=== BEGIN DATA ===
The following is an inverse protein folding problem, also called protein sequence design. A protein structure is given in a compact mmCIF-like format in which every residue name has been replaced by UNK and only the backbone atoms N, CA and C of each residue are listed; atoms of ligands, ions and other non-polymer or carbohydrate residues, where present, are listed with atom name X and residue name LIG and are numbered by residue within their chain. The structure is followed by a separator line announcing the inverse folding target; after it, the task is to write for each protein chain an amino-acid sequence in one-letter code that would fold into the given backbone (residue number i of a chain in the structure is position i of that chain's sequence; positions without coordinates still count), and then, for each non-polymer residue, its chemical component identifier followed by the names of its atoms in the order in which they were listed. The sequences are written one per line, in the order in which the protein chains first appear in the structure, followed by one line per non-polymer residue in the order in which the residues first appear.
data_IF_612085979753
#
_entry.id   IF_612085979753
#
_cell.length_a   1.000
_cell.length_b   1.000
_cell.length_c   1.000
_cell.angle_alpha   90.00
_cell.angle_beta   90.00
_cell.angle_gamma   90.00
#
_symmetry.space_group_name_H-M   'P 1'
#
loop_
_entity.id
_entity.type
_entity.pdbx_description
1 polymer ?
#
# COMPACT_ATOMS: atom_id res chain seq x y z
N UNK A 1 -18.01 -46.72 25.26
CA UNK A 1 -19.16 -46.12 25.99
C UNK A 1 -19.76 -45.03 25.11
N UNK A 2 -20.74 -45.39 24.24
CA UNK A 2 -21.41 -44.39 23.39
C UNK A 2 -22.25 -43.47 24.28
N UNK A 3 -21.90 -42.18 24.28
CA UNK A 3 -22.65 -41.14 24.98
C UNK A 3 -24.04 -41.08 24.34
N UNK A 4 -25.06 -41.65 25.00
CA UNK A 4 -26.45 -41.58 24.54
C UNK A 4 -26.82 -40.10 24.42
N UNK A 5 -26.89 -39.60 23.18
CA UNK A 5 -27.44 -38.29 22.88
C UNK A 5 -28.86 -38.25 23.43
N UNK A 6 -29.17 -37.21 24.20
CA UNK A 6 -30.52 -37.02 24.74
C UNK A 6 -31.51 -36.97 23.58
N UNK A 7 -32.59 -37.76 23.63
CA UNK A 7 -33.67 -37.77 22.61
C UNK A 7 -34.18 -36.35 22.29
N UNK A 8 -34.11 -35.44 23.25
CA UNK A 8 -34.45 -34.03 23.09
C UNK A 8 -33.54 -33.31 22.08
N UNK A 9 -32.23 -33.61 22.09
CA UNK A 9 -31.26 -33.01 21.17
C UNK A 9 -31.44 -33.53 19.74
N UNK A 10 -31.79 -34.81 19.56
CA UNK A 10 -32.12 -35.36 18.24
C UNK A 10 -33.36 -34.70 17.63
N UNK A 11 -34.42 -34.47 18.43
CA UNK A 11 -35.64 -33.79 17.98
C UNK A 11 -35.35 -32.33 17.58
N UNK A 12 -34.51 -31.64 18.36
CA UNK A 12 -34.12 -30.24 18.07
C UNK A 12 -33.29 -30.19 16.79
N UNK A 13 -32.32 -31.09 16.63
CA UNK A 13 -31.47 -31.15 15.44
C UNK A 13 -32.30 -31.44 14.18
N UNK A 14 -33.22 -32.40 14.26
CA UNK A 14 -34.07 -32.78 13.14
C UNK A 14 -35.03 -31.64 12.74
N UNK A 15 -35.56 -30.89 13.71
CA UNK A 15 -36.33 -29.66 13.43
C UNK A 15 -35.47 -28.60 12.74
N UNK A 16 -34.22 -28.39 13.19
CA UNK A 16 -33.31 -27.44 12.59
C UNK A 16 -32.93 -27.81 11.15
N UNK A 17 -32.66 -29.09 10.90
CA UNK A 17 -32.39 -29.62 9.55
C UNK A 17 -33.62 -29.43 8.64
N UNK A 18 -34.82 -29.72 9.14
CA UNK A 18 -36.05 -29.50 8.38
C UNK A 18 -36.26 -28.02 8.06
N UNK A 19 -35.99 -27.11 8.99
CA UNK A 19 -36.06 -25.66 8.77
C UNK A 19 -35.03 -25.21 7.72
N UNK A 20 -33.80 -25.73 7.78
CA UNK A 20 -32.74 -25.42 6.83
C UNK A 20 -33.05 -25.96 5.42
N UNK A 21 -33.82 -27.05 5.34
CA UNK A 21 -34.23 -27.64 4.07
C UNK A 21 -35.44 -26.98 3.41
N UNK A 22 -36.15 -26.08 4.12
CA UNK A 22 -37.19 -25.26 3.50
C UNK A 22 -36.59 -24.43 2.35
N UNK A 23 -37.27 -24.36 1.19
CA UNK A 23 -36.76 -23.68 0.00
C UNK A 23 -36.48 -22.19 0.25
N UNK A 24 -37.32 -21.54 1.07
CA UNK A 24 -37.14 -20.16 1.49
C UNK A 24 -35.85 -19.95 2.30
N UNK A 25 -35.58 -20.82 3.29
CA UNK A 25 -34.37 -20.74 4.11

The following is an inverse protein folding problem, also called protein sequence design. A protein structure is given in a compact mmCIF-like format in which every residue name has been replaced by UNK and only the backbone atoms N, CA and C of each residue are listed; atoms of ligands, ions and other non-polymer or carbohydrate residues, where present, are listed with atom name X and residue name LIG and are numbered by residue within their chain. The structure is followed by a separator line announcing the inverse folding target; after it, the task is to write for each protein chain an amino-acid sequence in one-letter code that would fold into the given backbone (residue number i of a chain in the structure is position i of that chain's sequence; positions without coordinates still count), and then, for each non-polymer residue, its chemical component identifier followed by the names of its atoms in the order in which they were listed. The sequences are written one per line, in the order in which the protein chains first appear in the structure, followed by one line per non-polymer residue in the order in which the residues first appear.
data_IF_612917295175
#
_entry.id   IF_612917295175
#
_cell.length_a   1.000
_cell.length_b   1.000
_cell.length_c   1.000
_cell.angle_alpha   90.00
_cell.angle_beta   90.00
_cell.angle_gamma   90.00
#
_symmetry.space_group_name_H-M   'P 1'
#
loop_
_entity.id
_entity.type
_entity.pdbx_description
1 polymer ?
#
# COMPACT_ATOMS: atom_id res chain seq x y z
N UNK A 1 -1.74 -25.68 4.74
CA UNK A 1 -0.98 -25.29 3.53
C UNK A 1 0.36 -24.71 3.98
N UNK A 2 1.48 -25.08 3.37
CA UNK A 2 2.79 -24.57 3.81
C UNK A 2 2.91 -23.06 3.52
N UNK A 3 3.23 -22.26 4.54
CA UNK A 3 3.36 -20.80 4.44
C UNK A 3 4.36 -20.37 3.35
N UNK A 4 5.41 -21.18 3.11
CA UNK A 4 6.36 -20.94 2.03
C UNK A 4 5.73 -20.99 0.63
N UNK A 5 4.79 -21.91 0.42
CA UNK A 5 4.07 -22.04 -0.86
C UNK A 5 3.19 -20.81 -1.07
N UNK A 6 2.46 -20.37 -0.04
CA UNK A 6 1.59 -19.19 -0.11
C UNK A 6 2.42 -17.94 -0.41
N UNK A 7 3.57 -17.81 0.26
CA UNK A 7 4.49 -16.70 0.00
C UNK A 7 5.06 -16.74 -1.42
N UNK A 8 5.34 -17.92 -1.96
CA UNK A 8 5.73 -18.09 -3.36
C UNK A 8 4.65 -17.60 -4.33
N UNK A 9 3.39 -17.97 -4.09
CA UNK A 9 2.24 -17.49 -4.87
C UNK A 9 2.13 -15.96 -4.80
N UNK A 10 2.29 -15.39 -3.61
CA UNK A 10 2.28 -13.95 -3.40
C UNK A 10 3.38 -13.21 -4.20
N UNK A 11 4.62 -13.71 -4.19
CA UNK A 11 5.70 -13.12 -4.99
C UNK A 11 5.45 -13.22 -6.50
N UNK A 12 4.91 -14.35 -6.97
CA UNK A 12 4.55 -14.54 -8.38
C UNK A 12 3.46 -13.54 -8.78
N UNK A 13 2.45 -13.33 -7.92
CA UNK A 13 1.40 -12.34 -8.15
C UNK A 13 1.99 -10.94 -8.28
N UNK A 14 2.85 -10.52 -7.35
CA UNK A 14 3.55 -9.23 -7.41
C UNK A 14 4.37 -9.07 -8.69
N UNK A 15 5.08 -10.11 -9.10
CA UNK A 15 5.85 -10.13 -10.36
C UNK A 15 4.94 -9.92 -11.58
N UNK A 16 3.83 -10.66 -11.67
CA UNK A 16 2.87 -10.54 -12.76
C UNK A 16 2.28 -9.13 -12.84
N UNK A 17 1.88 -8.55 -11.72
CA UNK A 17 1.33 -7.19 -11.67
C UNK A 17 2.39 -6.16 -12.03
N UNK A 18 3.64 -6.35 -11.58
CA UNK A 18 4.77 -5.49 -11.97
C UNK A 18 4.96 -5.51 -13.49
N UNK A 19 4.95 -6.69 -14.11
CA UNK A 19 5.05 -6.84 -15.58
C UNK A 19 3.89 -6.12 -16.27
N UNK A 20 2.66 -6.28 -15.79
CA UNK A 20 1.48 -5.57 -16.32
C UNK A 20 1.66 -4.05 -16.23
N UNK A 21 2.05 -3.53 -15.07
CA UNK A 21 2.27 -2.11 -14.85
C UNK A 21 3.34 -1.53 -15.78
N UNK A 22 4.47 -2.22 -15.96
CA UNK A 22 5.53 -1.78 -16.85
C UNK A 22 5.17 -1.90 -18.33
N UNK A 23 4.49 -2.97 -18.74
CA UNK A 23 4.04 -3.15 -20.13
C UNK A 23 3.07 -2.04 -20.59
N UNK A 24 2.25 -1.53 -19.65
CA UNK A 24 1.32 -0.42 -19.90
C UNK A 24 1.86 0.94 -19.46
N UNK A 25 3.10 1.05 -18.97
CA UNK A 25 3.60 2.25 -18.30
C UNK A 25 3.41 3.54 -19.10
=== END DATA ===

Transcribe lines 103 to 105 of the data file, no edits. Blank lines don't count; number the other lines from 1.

_cell.length_c   1.000
_cell.angle_alpha   90.00
_cell.angle_beta   90.00